Once you're out of the system, it makes no sense at all. None of the carrots they dangled before you mean anything, and you start to truly comprehend just how much stress you were under. You see things you never would have believed while you were in the system. And the relief is greater than you ever could have imagined while you were enmeshed.

From How to keep someone with you forever by Issendai

The worst part of these systems, I think, is that you can fall into them over and over again. It's the same reason you don't remember how much falling and breaking your arm hurt when you were 8. You'd never get on a bike again if you did.

silensy: (Polaris is Hot)
I have this plot in my head which involves taking this Lorna and making her this Lorna. Hair color and all.

Yeah, it involves Zala. Because associating with your morally very dark gray sister makes you do wacky things like indulge in hairdye.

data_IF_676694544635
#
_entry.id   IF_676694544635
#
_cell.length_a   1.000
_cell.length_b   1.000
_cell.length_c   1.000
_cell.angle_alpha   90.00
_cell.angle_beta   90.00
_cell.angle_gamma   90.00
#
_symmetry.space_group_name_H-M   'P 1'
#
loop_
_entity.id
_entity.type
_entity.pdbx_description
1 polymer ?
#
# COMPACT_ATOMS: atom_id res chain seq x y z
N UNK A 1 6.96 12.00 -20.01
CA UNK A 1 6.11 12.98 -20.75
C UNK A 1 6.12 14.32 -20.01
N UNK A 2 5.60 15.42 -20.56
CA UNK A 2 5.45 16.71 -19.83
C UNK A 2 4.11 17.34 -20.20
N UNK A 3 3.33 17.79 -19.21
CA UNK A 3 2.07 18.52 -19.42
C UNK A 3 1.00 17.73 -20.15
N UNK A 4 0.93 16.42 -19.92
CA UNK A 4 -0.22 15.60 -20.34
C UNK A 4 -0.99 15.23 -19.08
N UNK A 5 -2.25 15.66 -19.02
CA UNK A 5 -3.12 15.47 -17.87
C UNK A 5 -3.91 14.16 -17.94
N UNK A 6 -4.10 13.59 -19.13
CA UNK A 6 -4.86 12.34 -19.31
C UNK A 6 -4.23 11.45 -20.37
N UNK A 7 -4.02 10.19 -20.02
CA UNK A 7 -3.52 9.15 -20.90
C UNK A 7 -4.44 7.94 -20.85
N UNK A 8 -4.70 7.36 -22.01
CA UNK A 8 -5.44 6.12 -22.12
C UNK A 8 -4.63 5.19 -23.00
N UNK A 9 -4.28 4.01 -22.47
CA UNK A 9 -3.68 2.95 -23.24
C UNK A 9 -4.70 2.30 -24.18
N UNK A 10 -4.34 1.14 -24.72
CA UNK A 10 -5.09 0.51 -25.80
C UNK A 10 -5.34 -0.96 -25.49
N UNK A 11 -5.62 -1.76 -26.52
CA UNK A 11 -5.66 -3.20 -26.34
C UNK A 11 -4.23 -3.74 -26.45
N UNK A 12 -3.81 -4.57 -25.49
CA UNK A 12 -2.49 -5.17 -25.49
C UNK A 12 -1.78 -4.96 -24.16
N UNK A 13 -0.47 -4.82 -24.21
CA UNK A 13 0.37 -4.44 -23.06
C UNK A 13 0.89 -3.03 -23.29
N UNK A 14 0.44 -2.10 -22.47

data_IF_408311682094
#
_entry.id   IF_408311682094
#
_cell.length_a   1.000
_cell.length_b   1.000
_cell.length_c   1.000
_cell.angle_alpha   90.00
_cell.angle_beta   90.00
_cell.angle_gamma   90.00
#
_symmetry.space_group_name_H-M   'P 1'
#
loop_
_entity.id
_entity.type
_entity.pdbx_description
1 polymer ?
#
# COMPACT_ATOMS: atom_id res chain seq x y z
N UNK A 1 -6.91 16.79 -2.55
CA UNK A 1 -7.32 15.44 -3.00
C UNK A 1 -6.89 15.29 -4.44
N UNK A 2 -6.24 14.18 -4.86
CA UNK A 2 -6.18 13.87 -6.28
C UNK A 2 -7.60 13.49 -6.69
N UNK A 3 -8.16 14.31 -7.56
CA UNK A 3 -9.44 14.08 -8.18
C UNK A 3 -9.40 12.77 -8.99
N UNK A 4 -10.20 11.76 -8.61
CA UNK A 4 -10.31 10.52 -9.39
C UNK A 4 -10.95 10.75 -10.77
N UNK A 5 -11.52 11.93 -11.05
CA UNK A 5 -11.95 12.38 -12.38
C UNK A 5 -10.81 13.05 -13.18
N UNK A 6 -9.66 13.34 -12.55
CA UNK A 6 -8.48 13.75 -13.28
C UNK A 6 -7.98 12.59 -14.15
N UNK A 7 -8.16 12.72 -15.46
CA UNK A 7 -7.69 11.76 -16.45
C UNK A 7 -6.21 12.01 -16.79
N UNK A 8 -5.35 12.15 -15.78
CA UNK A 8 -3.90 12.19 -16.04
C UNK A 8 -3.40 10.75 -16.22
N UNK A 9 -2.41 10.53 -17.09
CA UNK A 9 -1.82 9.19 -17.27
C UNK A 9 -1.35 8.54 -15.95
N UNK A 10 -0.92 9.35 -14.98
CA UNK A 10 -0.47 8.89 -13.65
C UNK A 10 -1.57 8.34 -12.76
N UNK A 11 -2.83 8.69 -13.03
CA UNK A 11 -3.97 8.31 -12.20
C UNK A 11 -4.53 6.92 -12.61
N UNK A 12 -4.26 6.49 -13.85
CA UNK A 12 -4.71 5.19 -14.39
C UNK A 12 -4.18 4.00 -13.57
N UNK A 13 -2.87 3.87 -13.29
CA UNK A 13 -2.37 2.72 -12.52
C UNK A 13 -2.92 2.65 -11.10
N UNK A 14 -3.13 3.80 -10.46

Edit: Alan, this may be a job for Jamie and Kitty as well.
silensy: (It's a choice. // Actions have consequen)
Once again, quoting Seth Godin for later pondering and perhaps posting.

Seth says:

We no longer care what you say.

We care a great deal about what you do.

If you charge for hand raking but use a leaf blower when the client isn't home
If you sneak into an exercise class because you were on the wait list and it isn't fair cause you never get a bike
If you snicker behind the boss's back
If you don't pay attention in meetings
If you argue with a customer instead of delighting them
If you copy work and pass it off as your own
If you shade the truth a little
If you lobby to preserve the unsustainable status quo
If you network to get, not to give
If you do as little as you can get away with

...then we already know who you are.
silensy: (Thinky Thoughts // Profile in Grey)
Which means it's time for another open post from the world of the Finance filter. The first part is important. The second is philosophical.